M.Sc Thesis

M.Sc StudentFraid Oded
SubjectDynamics of Cascading Failure from an Info-Gap Perspective
DepartmentDepartment of Mechanical Engineering
Supervisor PROFESSOR EMERITUS Yakov Ben-Haim
Full Thesis textFull thesis text - English Version


Networks are a crucial part of our day to day life. We encounter them in all realms of life and when they crash the results are often catastrophic. This thesis investigates the benefits to be gained by using the info-gap approach in order to examine cascading failure in networks. 

               A new way to model a network is introduced; one that is driven by the actual supply and demand of the system and takes into account possible uncertainty in the system. This model consists of nodes and arcs which represent a general network. In that network each node communicates to its closest neighbors the gap between its demand and its consumption. That gap is the need it “feels” and “wants” to fulfill. The proposed dynamic model is an iterative one that changes the current flow on the arcs, based on the gap between the demand and the consumption. The model tries to find a working point in which the consumption of the nodes meets their demand. In the proposed model, uncertainty is introduced in the real capacity of the arcs. Other types of uncertainty could be considered like uncertainty in the supply or the demand of the nodes or in the exact consumption of the nodes.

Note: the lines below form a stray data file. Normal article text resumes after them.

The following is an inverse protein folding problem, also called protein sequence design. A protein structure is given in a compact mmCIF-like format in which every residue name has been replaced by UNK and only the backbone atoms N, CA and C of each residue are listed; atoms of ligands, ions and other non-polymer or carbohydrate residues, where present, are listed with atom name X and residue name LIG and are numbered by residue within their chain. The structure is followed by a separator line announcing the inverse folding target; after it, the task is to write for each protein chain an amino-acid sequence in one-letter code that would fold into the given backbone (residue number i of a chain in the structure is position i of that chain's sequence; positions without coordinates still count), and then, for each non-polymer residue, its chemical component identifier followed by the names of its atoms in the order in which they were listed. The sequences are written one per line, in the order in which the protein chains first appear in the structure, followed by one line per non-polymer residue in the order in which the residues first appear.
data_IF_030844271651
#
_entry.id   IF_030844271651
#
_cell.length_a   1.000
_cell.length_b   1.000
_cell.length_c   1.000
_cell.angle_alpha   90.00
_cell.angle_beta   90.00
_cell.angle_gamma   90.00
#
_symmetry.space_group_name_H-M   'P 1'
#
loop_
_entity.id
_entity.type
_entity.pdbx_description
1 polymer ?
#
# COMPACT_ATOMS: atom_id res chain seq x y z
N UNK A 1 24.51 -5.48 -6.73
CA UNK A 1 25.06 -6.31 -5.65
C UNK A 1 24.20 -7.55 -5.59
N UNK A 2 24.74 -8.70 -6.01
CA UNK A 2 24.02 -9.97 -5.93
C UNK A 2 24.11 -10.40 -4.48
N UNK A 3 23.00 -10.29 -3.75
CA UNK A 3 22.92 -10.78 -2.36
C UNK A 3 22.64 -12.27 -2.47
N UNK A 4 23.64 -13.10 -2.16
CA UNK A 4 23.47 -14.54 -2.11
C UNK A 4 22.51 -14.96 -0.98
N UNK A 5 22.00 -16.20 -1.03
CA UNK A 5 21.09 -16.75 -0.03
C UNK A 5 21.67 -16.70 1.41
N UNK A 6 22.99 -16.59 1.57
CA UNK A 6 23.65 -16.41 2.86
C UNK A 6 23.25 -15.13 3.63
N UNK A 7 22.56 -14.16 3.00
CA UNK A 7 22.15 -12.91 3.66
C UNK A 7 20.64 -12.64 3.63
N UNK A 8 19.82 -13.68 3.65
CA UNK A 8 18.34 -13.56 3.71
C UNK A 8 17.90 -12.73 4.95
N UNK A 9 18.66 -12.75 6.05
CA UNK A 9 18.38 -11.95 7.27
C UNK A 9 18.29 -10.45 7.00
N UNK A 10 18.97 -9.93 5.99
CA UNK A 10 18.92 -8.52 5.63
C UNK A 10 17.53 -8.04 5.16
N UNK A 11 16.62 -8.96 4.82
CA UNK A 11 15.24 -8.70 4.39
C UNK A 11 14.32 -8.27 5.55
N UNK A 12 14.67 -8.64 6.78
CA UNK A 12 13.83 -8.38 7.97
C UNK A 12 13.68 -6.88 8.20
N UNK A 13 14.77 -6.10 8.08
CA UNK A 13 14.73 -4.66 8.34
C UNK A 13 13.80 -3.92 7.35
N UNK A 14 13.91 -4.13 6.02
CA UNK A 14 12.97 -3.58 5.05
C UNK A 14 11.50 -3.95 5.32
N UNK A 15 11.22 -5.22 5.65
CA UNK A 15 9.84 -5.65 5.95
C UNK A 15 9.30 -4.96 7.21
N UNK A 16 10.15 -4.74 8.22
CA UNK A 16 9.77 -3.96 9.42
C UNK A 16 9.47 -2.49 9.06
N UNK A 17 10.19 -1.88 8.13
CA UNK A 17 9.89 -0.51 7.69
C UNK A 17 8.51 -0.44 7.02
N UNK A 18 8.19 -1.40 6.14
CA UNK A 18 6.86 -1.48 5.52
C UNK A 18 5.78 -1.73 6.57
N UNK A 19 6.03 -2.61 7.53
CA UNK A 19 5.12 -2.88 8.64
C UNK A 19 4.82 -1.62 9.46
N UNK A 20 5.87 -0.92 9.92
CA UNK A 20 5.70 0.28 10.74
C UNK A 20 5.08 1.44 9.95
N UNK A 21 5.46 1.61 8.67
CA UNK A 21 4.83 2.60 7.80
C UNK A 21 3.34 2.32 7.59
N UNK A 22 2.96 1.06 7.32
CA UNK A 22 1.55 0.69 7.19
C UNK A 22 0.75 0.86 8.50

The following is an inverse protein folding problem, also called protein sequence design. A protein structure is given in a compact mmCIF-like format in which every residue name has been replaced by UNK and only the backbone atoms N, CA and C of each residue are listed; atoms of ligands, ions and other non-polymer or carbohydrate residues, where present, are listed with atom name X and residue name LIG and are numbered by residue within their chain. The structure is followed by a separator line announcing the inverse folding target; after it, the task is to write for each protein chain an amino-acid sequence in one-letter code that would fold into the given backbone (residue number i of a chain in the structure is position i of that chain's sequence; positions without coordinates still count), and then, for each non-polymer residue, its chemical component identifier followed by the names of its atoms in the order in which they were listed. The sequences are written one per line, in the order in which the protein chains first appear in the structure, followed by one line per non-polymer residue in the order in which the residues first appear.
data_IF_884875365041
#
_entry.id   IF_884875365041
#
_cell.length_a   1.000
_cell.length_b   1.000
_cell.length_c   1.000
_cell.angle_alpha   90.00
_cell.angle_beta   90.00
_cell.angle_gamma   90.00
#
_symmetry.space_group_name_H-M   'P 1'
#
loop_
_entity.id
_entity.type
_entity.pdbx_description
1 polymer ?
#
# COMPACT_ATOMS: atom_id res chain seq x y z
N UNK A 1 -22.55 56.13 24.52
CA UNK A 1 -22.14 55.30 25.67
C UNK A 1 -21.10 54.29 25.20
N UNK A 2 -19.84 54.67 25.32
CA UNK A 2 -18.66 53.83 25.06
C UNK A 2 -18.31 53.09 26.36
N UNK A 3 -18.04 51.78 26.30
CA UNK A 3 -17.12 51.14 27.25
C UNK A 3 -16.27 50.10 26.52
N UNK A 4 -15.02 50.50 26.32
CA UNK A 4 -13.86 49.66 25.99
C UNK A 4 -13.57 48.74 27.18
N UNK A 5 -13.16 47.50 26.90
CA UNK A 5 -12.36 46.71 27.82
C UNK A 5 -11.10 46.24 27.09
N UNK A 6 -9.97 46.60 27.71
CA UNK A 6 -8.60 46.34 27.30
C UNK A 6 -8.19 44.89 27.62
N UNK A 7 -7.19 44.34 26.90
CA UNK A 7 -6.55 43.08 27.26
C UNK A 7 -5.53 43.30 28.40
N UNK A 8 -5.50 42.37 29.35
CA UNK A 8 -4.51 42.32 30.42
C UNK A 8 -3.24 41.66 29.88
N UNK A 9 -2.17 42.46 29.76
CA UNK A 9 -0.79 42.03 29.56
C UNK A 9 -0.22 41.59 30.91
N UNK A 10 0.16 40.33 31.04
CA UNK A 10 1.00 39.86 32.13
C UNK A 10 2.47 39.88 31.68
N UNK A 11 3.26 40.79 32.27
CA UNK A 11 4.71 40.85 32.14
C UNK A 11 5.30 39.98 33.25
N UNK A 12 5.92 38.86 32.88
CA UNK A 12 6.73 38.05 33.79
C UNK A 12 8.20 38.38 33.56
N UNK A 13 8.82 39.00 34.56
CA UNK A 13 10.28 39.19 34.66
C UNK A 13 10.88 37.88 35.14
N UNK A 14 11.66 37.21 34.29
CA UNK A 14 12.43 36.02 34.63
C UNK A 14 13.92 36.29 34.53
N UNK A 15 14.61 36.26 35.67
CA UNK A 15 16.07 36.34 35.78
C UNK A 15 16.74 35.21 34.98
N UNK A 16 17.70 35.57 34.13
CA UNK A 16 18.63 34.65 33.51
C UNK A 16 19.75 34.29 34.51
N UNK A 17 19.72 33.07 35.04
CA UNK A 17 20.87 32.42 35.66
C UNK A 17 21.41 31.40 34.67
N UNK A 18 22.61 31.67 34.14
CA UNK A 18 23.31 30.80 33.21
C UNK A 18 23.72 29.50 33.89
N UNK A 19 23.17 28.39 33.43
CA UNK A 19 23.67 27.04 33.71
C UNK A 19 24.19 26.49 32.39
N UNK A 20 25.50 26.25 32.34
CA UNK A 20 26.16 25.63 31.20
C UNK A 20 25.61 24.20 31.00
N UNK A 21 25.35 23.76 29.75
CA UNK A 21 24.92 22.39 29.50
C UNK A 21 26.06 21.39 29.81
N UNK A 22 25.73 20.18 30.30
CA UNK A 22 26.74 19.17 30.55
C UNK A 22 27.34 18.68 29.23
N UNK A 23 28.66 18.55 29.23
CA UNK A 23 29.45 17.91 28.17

The first benefit of using this new proposed modeling scheme is that cascading failure occurs only when uncertainty is introduced into the system. It is a common design requirement for a system to be stable under the conditions for which it was designed. Failure may only occur when the unexpected happens. However, the unexpected occurs quite frequently. This thesis demonstrated the evaluation of the vulnerability to failure as a result of unexpected occurrences, while assuming only very limited prior information about these surprises.

 The second benefit of using the new proposed modeling is the ability to compare strategies. By comparing strategies it is shown that even in the simple cases that were examined a reversal of preference between strategies may occur. This preference reversal should be particularly interesting to the designers of the network who can now choose a strategy that allows more robustness with the same resources.